Arthur Golden, Author, Avan Judd Stallard, Behrouz Boochani, Book lists, Chloe Hooper, John McGahern, Sayo Masuda, Thea Astley

Book pairings: fiction & non-fiction titles that complement each other

Have you ever read a fiction book based on a true story and then wanted to read a non-fiction book on the same topic so that you can learn more? Or perhaps it has been the other way around: you’ve read a non-fiction book and thought you’d like to read something fictional inspired by those same events, people or places?

I love non-fiction and fiction pairings, the kinds of books that inform each other and give you a more rounded view of a particular subject, character, place or event.

Taking inspiration from Karen’s post on Booker Talk, here are four book pairings I have put together. As ever, links take you to my reviews.

On the love of mothers and of mining your own life for fiction

The Barracks by John McGahern

‘Memoir’ & ‘The Barracks’ both by John McGahern 

In Memoir, published in 2005, the late John McGahern wrote about his childhood and adolescence growing up in rural Ireland in the 1940s and 1950s. It reads very much like a love letter to his beloved mother, who died of breast cancer when he was eight years old, and an angry diatribe against his policeman father who showed his ill wife little empathy.

In his debut novel, The Barracks, McGahern writes from the perspective of a woman who returns to the rural Ireland of her childhood after the Second World War. Here she marries the local police sergeant, a widower, and becomes stepmother to his three children. When she develops breast cancer she hides it from everyone. It’s a dark, Catholic novel, but when you understand the events it was inspired by it seems to resonate with extra meaning and is a deeply powerful read.

On Australia’s immigration detention system

‘No Friend but the Mountains: Writing from Manus Prison’ by Behrouz Boochani & ‘Spinifex & Sunflowers’ by Avan Judd Stallard

Behrouz Boochani’s award-winning non-fiction book, No Friend but the Mountains, details his time detained on Manus Island, Australia’s shameful offshore immigration detention facility. It’s an eye-opening account of cruelty and abuse, where the authorities fail to treat asylum seekers with any kind of dignity or respect.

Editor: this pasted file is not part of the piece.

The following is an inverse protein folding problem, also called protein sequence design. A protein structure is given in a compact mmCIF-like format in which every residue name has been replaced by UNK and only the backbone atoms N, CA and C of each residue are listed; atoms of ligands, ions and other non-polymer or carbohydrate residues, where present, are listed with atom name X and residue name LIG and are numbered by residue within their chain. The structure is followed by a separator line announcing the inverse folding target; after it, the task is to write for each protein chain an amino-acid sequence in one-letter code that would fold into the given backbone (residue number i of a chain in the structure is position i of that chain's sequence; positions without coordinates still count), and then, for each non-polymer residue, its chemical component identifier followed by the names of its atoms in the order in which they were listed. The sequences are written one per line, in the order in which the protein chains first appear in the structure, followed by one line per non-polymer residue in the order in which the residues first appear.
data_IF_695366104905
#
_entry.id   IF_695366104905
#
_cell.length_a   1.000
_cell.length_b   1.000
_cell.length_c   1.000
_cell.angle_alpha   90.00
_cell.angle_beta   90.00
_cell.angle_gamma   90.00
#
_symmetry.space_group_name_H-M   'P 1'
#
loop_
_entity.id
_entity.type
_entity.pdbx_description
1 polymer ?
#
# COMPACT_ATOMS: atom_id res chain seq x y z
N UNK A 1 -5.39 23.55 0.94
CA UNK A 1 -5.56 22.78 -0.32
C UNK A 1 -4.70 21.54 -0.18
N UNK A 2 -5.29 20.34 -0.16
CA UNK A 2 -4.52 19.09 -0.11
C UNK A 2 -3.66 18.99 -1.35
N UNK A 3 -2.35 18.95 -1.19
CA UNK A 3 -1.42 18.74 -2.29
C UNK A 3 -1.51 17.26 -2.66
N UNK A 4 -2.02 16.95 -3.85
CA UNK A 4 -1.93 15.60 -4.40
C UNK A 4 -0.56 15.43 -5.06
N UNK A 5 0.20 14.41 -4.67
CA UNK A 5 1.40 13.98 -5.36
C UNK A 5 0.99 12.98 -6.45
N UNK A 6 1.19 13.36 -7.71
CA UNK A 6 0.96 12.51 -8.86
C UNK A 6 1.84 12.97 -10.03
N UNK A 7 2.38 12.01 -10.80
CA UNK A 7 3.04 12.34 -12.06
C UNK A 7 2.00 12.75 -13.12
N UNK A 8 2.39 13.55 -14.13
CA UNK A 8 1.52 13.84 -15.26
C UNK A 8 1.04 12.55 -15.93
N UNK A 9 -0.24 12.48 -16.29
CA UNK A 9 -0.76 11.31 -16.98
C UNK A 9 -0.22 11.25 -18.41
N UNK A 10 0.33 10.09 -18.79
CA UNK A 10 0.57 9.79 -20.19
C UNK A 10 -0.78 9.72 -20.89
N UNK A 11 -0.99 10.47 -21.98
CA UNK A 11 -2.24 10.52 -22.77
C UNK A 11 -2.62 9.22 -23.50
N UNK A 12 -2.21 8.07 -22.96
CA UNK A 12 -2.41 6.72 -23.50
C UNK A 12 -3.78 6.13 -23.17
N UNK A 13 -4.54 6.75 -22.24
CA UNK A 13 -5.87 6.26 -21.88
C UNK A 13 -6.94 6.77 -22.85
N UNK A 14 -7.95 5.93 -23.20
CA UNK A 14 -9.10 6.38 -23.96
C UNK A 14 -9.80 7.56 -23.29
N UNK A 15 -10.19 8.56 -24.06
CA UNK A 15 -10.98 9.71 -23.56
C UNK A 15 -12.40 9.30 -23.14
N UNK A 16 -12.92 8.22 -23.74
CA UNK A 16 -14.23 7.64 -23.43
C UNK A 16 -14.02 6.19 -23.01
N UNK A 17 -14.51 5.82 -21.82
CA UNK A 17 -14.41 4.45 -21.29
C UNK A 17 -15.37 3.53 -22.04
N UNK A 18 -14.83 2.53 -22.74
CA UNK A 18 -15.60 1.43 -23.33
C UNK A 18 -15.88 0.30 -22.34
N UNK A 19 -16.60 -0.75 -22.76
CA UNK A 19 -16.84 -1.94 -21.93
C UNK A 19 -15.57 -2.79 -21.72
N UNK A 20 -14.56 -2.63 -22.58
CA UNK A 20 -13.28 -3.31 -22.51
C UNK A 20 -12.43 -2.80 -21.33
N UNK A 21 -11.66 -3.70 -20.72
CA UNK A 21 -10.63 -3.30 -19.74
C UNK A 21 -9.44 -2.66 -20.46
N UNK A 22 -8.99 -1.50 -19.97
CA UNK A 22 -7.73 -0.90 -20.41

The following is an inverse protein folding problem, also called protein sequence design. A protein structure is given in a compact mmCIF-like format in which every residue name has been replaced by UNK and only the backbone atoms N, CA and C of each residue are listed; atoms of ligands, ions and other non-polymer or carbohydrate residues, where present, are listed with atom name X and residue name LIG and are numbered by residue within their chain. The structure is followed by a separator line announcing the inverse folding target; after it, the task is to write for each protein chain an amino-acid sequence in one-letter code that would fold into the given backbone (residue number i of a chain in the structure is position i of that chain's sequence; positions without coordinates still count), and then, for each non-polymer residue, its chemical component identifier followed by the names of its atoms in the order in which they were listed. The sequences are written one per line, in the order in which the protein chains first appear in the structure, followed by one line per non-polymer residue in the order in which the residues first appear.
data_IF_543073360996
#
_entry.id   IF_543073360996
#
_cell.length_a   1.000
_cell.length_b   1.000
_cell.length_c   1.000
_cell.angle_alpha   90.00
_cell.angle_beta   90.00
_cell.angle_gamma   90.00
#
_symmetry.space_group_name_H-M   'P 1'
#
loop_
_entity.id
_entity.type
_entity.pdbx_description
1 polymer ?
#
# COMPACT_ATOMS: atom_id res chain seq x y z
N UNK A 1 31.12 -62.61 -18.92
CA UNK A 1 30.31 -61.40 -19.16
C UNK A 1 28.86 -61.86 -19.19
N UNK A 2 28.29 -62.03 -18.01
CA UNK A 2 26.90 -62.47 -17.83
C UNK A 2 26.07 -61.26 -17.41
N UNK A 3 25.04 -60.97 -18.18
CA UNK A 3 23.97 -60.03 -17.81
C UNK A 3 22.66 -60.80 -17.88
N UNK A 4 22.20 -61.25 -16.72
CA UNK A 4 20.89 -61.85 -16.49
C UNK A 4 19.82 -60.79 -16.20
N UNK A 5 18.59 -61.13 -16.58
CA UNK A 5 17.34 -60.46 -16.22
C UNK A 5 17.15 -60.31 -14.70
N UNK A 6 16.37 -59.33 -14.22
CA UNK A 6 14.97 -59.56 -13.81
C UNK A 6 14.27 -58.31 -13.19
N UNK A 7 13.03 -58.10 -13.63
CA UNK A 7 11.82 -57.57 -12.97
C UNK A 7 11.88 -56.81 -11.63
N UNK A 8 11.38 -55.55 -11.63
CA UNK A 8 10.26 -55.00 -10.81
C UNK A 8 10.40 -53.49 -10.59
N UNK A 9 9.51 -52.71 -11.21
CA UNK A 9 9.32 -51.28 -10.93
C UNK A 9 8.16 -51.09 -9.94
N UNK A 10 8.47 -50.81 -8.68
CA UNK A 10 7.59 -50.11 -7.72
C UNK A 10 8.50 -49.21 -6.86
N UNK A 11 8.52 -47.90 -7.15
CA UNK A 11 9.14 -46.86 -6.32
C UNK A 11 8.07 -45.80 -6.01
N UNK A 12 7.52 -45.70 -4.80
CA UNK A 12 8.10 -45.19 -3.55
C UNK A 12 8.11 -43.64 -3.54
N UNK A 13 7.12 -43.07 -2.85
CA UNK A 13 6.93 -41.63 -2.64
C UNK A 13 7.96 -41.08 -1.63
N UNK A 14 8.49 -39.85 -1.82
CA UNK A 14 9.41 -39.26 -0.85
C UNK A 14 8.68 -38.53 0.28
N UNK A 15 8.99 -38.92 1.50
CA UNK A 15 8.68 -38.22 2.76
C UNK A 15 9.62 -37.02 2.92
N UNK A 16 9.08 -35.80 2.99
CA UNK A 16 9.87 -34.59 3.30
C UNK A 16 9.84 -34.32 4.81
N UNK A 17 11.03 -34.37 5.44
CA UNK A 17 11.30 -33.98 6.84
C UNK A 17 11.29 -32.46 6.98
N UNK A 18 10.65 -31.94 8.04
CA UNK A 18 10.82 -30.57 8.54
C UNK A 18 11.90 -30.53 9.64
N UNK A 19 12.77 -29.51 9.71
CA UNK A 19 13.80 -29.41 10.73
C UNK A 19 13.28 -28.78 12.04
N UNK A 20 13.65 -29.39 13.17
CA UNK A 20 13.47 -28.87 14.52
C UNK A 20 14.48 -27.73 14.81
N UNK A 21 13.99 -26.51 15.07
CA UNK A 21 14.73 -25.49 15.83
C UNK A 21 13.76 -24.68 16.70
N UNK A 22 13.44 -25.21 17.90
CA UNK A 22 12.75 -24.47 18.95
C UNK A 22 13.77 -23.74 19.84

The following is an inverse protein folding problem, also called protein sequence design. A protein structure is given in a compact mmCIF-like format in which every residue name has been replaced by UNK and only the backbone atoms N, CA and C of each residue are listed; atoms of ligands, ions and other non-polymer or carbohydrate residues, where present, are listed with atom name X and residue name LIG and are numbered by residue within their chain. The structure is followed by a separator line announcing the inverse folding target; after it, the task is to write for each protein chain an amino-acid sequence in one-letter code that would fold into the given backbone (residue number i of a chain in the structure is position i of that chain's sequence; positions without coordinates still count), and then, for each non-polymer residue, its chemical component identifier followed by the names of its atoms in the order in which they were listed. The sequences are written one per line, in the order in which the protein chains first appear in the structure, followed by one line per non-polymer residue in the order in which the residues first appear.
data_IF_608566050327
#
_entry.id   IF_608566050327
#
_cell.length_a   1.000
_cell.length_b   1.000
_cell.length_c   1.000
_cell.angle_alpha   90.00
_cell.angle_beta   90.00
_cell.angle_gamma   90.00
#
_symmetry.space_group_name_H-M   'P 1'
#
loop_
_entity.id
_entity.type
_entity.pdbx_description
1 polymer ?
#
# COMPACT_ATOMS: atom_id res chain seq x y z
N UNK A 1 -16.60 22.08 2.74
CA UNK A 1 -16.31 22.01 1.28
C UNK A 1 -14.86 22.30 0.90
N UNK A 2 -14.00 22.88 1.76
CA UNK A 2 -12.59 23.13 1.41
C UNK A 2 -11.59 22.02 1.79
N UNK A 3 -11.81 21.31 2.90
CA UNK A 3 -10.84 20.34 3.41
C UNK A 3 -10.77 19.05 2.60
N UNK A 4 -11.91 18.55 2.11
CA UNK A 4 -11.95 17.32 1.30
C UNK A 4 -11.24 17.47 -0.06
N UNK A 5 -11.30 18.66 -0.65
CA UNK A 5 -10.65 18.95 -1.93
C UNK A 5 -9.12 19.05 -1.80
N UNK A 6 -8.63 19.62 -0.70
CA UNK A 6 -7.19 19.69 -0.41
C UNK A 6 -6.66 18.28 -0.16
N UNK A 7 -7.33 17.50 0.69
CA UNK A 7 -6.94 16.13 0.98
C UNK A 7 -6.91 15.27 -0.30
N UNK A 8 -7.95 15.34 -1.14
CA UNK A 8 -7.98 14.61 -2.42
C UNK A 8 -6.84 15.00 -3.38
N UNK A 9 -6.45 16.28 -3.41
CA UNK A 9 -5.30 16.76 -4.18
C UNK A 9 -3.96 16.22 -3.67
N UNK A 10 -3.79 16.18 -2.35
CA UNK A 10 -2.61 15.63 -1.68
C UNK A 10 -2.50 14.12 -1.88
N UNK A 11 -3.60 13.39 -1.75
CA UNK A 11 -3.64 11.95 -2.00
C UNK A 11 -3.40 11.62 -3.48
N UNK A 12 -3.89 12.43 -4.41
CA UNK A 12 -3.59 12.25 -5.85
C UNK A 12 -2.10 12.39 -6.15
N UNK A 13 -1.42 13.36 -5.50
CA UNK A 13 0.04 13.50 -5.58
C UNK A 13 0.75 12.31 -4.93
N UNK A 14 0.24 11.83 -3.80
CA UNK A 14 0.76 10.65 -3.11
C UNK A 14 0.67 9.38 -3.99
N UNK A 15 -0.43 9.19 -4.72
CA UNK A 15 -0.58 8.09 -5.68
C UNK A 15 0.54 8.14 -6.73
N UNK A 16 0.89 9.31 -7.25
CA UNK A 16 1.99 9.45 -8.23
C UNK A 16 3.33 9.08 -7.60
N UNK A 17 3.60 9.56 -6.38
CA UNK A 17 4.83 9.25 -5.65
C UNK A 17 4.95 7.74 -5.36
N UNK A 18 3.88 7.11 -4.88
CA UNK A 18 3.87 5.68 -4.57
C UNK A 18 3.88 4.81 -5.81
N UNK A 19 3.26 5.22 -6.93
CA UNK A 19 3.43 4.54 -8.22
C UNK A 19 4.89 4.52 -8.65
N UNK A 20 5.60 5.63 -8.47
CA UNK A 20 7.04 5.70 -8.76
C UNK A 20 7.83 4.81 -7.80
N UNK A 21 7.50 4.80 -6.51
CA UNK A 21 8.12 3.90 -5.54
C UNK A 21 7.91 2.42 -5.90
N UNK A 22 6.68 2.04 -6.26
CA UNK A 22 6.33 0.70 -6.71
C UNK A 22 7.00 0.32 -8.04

Avan Judd Stallard’s novel, Spinifex & Sunflowers, is a fictionalised account of his own time as a prison guard in one of Australia’s immigration detention centres — in this case the one in Curtin, Western Australia, which is no longer operating. His novel highlights how the guards are given little training to deal with “prisoners” and that many of those employed in such roles are doing it simply for the money.

On black deaths in custody/Palm Island

‘The Tall Man: Life and Death on Palm Island’ by Chloe Hooper & ‘The Multiple Effects of Rainshadow’ by Thea Astley

Chloe Hooper’s shocking true crime book, The Tall Man, explores the death of Aboriginal man Cameron Doomadgee who died in police custody on Palm Island, one of the largest Aboriginal communities in Australia with a dark and torrid history.  (It was set up by the State Government in 1916 as a place to house Aboriginals as a kind of punitive mission.) This book demonstrates that in Australia there is one law for white people and another for black.

Thea Astley’s novel, The Multiple Effects of Rainshadow, is set in the same location, albeit under a different name, but takes a real-life incident from the 1930s as her inspiration. That incident involved a grief-stricken white superintendent who went on a drink-and-drug-fuelled rampage and set fire to many buildings. He used dynamite to blow up his own home, killing his two children inside, and after fleeing the island temporarily, was gunned down upon his return.

On life as a geisha

‘Autobiography of a Geisha’ by Sayo Masuda & ‘Memoirs of a Geisha’ by Arthur Golden

Sayo Masuda’s much-acclaimed autobiography documents what happens to her when, aged 12, she was sold to a geisha house in 1930s Japan. Despite the material comforts she earns, her life is far from happy and carefree.